An interview with nurse and multi-disciplinary researcher Dr Ruth De Souza

Dr Ruth De Souza Photo/Image: Danny Butt

A mental health clinician, tertiary nursing educator, and currently, a multi-disciplinary researcher looking at everything from cultural safety in workplaces through to new technologies, Dr Ruth De Souza has led a long and industrious career.

Dr De Souza’s studies have fuelled her career, and her research in areas such as sociology, critical theory and post-colonial theory has led to academic postings such as in her current role as a Vice Chancellor’s fellow with RMIT’s art and design departments. She says there has been a thread that bridges her varied interests in her nursing and academic career.

“On the hard ground, are things like… ‘Someone’s got a raised blood pressure,’ and it’s really clear what you have to do… the swampy ground is those more complex questions of ethics, politics, resource allocation and distribution, and caring,” she explains.

“Not everything can be answered within our discipline [nursing]. I’ve had to go and look outside of that… trying to find creative, interesting [and] playful ways to kind of engage questions that are very swampy.”

This theoretical approach initially seems far removed from the practical day-to-day care that most outsiders automatically link with nursing.

However, by working with local artists and creative producers, Dr De Souza uses creative arts and “bridge-building” to encourage people to participate in a more equitable system of healthcare and cultural exchange.

One such project, run at North Richmond Community Health with Melbourne-based artist Debris Facility, used specially designed data boxes (fashioned from old cake boxes) to engage pregnant and post-partum women of refugee background with ideas of access to digital health data years before the introduction of the My Health Record to the general public.

Another project at the Centre also looked at educating older members of the community about the different ways they could use their phones to promote wellbeing. Dr De Souza has also consulted with organisations across Victoria looking at ways in which concepts of cultural safety could be applied in gender equity, mental health promotion, and recreational and arts-based contexts, including roller derby.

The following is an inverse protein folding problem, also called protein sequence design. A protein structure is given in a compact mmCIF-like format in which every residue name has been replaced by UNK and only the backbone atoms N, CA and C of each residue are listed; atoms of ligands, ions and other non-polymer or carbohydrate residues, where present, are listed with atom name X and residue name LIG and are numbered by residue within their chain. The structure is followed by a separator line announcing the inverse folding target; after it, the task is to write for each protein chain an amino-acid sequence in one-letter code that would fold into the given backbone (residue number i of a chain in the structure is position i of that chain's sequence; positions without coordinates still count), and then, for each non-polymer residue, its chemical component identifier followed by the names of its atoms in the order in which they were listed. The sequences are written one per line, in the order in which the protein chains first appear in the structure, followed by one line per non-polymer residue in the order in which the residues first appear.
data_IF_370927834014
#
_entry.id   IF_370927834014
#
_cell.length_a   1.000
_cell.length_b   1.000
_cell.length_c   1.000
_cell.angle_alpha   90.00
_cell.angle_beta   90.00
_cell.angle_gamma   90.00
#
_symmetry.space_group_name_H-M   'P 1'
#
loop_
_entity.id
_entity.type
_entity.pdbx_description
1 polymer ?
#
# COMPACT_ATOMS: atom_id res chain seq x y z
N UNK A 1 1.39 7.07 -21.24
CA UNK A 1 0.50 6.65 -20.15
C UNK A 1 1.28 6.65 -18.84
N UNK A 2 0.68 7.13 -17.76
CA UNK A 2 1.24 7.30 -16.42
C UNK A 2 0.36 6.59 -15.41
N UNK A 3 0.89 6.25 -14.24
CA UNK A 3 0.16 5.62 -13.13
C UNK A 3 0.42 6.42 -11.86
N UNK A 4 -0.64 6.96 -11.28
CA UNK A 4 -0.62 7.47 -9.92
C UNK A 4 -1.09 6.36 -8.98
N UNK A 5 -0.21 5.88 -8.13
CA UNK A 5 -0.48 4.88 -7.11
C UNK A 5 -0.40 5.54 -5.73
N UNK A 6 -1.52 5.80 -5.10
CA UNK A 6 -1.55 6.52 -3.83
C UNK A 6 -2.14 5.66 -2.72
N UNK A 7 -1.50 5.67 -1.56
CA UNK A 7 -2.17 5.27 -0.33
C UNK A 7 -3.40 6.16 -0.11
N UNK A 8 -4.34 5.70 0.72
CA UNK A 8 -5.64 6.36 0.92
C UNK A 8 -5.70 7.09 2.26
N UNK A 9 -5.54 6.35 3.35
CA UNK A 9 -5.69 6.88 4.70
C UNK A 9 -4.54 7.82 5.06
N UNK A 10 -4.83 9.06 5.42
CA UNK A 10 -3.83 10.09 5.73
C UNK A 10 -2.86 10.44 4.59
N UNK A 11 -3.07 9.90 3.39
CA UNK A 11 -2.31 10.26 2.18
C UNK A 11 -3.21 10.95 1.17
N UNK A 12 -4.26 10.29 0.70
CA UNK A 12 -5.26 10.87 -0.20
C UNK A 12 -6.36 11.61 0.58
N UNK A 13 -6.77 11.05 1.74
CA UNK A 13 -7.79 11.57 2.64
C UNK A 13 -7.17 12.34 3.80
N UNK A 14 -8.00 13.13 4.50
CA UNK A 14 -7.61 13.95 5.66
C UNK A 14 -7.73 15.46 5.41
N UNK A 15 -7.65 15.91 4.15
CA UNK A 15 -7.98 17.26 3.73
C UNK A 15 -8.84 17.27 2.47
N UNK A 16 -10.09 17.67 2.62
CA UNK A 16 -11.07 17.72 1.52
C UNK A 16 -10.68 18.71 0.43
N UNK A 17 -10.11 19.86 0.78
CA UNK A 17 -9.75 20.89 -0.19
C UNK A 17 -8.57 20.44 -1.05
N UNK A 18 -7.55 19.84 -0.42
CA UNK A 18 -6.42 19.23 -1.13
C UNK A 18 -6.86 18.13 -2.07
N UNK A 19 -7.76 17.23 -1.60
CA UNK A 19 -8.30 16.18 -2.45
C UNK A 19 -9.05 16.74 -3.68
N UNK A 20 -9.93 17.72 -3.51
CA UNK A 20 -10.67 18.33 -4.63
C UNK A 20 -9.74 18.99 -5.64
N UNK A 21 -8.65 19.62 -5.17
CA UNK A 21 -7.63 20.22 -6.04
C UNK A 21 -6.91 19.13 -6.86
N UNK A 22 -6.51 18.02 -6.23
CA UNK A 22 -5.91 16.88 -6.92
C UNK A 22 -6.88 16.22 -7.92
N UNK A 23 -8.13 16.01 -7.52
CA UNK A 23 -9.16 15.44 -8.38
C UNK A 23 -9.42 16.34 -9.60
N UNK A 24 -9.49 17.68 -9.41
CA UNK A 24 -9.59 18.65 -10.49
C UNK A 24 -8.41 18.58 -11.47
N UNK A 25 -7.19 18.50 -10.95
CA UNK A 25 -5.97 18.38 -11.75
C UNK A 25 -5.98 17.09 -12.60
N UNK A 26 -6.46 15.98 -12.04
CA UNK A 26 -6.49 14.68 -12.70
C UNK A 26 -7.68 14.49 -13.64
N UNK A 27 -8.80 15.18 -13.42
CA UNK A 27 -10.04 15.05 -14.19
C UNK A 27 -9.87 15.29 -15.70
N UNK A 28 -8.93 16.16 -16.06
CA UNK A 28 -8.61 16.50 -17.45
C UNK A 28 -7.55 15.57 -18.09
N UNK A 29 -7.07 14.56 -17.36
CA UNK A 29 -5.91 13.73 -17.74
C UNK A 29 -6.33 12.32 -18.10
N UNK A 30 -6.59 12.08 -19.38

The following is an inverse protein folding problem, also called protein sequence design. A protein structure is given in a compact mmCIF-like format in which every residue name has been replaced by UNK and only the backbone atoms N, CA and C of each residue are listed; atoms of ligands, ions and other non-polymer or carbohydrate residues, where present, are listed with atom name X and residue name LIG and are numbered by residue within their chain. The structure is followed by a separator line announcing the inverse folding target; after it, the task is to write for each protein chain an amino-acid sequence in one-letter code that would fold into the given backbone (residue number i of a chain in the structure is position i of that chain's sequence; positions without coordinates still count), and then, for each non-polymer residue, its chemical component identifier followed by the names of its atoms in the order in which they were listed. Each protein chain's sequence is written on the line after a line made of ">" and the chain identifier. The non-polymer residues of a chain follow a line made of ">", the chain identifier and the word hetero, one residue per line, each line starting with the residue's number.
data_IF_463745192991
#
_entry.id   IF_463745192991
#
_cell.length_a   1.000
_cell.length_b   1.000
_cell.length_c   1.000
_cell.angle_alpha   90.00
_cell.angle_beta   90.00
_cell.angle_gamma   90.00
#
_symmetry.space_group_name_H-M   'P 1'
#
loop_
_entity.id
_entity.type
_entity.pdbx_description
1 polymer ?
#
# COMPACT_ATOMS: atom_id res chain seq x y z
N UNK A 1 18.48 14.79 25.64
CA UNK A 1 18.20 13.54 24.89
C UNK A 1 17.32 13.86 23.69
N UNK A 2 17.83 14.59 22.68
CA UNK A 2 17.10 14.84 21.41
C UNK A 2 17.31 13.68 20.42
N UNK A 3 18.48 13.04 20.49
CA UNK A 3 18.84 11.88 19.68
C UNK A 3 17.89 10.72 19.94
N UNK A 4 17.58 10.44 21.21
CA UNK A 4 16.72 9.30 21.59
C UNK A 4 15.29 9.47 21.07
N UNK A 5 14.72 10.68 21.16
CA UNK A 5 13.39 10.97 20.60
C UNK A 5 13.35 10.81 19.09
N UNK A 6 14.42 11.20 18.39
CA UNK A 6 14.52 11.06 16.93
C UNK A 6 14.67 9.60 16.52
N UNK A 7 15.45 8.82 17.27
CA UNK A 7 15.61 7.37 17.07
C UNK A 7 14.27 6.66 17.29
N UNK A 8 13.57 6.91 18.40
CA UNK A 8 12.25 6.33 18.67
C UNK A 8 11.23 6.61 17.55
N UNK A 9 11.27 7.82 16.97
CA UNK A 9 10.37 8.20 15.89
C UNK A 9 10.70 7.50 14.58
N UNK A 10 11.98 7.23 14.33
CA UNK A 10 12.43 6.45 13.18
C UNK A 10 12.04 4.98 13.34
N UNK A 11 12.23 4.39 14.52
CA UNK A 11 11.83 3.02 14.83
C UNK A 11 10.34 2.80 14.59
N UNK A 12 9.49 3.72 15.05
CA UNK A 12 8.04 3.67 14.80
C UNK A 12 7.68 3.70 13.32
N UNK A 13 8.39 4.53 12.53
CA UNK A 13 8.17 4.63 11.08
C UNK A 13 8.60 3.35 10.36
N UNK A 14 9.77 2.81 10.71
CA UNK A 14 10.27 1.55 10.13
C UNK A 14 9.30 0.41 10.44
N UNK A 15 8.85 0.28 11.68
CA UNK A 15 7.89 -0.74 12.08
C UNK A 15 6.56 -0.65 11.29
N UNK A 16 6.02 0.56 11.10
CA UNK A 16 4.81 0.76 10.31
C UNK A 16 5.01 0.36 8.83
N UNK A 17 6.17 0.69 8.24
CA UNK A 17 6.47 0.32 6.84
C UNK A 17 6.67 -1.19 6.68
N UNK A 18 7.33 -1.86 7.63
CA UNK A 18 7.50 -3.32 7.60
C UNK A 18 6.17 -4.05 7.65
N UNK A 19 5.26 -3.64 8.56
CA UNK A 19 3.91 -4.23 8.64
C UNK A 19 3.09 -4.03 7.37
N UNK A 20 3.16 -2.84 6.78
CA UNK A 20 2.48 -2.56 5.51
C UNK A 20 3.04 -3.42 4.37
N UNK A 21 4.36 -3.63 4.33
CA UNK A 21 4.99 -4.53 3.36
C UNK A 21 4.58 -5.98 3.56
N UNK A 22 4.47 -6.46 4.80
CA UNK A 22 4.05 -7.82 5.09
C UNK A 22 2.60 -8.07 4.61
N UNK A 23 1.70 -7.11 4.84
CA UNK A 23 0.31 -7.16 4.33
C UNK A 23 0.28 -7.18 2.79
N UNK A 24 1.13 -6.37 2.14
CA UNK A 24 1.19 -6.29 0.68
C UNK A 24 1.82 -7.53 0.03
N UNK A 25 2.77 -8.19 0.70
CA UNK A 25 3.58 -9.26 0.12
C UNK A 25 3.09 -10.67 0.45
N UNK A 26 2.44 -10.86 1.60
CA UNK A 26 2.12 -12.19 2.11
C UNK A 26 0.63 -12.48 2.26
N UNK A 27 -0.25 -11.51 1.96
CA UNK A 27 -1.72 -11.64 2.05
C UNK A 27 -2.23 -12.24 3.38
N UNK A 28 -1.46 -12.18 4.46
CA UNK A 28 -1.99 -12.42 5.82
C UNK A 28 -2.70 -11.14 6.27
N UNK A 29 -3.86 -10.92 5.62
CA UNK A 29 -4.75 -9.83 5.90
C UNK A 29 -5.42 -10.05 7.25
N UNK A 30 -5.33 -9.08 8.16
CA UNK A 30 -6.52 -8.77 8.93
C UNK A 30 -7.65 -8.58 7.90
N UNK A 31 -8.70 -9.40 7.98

More recently, she was an academic co-convener at the University of Melbourne’s Data, Systems and Society Research Network (DSSRN). Statelessness in Australia, the treatment of people with mental health in emergency departments, cultural trust in museums as well as the community’s response to the federal government’s COVIDSafe app are all among the topics she is currently collating research on.

However, despite the varied terrain, the East African-born and New Zealand-raised Goan researcher regularly returns to cultural safety, a concept she possesses an historical understanding of and distinguishes from terms such as “cultural competence”.

“In New Zealand, it started out being about largely Indigenous Maori people, but then it came to be about, how does the individual nurse work safely with a whole group of different people?” she explains, noting that cultural safety puts the onus on the health practitioner to develop and consider their own cultural backgrounds and assumptions.

“[It] says, ‘OK, what am I taking into the care that I give to people and how do I acknowledge that I have power and what kind of moral commitment do I have to your wellness if you’re different from me?’ and also thinking about structural and historical positioning.

“It’s not about our intentions, it’s about the outcome for the person or the community.”

Dr De Souza says these concepts hold particular relevance to the current political context, including the Black Lives Matter movement and local protests against Deaths in Custody, as well as the way migrants and people of colour have been disproportionally affected by COVID-19, both as patients and workers.

“Care’s not just about being kind and good, there’s also power relations involved in caring… It’s not a neutral activity, it’s politically charged,” Dr De Souza says.

“All bodies are not treated the same and we’re not affected by the virus in the same way… how we do healthcare actually matters… There’s some arguments that the failure to care, and poor quality [of care], are actually embedded in the structures and processes of the healthcare system.”

A passionate believer in the need for nurses to “fearlessly” advocate for the profession’s insights into areas of social equity, it is clear that Dr De Souza is absorbed in the excitement of thinking up solutions to knotty problems.

Nevertheless, was this what she expected when she signed up to join New Zealand’s nursing workforce more than 30 years ago?

“Nothing has turned out the way I thought it would, absolutely nothing,” Dr De Souza says, before reflecting on her current working situation.

“It’s a wild ride… but I do feel like I’ve landed somewhere very exciting right now for the next three years.”

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